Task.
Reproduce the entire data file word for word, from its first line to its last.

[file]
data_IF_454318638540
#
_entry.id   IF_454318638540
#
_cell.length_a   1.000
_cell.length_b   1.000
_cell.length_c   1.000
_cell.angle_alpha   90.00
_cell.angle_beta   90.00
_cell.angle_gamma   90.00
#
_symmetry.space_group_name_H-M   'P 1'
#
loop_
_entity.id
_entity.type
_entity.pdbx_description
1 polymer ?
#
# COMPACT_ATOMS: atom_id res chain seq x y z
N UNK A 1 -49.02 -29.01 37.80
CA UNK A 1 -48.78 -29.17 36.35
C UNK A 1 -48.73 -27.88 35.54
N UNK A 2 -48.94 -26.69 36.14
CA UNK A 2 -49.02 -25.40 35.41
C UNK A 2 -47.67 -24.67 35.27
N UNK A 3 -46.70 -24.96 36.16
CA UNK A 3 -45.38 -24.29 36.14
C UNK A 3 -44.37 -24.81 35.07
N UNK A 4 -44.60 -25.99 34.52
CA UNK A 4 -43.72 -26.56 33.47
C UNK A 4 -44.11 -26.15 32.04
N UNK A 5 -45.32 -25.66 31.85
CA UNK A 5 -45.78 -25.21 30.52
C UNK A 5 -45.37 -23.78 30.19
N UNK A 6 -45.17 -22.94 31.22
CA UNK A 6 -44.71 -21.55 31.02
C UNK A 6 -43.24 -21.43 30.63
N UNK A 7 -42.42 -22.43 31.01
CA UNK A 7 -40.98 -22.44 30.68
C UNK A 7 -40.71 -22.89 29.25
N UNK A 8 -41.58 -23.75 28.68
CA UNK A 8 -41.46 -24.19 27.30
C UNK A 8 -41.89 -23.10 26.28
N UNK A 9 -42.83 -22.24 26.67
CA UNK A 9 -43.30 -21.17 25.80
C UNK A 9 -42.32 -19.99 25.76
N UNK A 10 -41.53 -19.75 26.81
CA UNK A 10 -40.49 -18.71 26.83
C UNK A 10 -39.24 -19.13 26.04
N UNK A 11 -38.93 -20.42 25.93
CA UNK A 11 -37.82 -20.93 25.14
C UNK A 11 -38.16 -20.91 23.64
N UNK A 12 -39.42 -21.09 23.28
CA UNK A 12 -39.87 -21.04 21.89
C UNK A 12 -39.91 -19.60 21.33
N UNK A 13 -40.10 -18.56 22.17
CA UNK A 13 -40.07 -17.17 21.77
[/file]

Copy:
data_IF_454318638540
#
_entry.id   IF_454318638540
#
_cell.length_a   1.000
_cell.length_b   1.000
_cell.length_c   1.000
_cell.angle_alpha   90.00
_cell.angle_beta   90.00
_cell.angle_gamma   90.00
#
_symmetry.space_group_name_H-M   'P 1'
#
loop_
_entity.id
_entity.type
_entity.pdbx_description
1 polymer ?
#
# COMPACT_ATOMS: atom_id res chain seq x y z
N UNK A 1 -49.02 -29.01 37.80
CA UNK A 1 -48.78 -29.17 36.35
C UNK A 1 -48.73 -27.88 35.54
N UNK A 2 -48.94 -26.69 36.14
CA UNK A 2 -49.02 -25.40 35.41
C UNK A 2 -47.67 -24.67 35.27
N UNK A 3 -46.70 -24.96 36.16
CA UNK A 3 -45.38 -24.29 36.14
C UNK A 3 -44.37 -24.81 35.07
N UNK A 4 -44.60 -25.99 34.52
CA UNK A 4 -43.72 -26.56 33.47
C UNK A 4 -44.11 -26.15 32.04
N UNK A 5 -45.32 -25.66 31.85
CA UNK A 5 -45.78 -25.21 30.52
C UNK A 5 -45.37 -23.78 30.19
N UNK A 6 -45.17 -22.94 31.22
CA UNK A 6 -44.71 -21.55 31.02
C UNK A 6 -43.24 -21.43 30.63
N UNK A 7 -42.42 -22.43 31.01
CA UNK A 7 -40.98 -22.44 30.68
C UNK A 7 -40.71 -22.89 29.25
N UNK A 8 -41.58 -23.75 28.68
CA UNK A 8 -41.46 -24.19 27.30
C UNK A 8 -41.89 -23.10 26.28
N UNK A 9 -42.83 -22.24 26.67
CA UNK A 9 -43.30 -21.17 25.80
C UNK A 9 -42.32 -19.99 25.76
N UNK A 10 -41.53 -19.75 26.81
CA UNK A 10 -40.49 -18.71 26.83
C UNK A 10 -39.24 -19.13 26.04
N UNK A 11 -38.93 -20.42 25.93
CA UNK A 11 -37.82 -20.93 25.14
C UNK A 11 -38.16 -20.91 23.64
N UNK A 12 -39.42 -21.09 23.28
CA UNK A 12 -39.87 -21.04 21.89
C UNK A 12 -39.91 -19.60 21.33
N UNK A 13 -40.10 -18.56 22.17
CA UNK A 13 -40.07 -17.17 21.77